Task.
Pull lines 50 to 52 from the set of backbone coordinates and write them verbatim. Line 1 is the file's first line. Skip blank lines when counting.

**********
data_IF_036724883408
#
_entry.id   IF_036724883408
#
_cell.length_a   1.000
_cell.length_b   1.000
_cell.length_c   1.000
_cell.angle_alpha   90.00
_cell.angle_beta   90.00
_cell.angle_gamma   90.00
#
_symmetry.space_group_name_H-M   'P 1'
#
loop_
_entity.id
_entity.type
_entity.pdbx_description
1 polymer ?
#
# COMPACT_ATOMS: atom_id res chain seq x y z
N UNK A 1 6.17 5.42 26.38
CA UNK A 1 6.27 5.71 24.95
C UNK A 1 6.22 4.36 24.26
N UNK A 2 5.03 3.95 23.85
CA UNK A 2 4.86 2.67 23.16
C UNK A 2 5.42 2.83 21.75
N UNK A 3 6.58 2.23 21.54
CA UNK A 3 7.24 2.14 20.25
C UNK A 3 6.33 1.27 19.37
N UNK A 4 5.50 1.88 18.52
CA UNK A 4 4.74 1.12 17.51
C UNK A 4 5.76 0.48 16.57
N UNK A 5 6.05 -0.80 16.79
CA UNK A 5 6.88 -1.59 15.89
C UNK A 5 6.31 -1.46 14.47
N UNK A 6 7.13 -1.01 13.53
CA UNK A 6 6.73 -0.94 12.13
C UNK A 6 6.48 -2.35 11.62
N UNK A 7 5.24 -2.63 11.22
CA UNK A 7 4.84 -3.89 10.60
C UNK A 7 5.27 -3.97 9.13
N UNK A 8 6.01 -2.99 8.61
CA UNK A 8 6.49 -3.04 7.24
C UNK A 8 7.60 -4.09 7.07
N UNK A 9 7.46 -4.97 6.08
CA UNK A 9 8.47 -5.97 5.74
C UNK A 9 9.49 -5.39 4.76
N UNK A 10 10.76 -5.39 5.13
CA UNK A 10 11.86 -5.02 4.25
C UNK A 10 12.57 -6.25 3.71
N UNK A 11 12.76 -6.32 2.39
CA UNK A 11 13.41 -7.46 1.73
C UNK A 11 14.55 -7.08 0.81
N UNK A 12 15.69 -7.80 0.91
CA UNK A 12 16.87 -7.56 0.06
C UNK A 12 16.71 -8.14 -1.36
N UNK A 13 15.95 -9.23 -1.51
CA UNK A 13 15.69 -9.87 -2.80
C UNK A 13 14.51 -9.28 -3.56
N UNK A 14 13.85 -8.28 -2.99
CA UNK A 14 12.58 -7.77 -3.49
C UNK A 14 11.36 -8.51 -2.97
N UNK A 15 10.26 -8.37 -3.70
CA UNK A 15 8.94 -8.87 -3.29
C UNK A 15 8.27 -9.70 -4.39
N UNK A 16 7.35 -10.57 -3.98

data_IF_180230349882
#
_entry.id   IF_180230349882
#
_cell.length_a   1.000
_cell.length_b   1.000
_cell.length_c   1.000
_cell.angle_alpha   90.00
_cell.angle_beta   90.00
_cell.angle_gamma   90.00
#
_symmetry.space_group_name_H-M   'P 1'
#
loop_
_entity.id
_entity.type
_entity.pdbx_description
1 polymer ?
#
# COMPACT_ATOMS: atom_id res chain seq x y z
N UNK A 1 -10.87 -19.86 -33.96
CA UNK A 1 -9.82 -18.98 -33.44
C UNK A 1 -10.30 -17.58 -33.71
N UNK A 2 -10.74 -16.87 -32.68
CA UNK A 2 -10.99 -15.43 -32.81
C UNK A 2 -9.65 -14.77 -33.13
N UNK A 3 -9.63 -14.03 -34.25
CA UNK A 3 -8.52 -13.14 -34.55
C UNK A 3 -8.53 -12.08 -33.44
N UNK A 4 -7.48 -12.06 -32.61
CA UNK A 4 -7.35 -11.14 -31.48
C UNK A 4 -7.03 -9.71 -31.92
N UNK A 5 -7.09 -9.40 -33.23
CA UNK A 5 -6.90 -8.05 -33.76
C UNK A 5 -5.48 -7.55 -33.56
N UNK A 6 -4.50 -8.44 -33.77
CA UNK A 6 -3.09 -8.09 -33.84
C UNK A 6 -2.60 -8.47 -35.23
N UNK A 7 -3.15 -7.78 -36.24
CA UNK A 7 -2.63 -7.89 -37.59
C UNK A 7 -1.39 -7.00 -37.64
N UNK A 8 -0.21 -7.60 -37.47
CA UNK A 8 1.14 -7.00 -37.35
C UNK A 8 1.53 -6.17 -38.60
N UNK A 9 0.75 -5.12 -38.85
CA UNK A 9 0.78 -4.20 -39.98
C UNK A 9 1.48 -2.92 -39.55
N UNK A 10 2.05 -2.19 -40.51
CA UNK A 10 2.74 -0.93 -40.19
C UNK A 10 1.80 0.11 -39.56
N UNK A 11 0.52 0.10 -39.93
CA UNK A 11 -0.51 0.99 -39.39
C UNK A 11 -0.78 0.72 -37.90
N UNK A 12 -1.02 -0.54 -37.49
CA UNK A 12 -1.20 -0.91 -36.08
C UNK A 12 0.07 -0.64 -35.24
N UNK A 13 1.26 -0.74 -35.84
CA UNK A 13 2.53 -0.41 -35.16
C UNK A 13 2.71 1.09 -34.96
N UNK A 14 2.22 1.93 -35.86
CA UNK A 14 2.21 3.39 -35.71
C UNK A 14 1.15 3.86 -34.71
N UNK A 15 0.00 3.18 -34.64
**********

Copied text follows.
C UNK A 10 12.57 -6.25 3.71
N UNK A 11 12.76 -6.32 2.39
CA UNK A 11 13.41 -7.46 1.73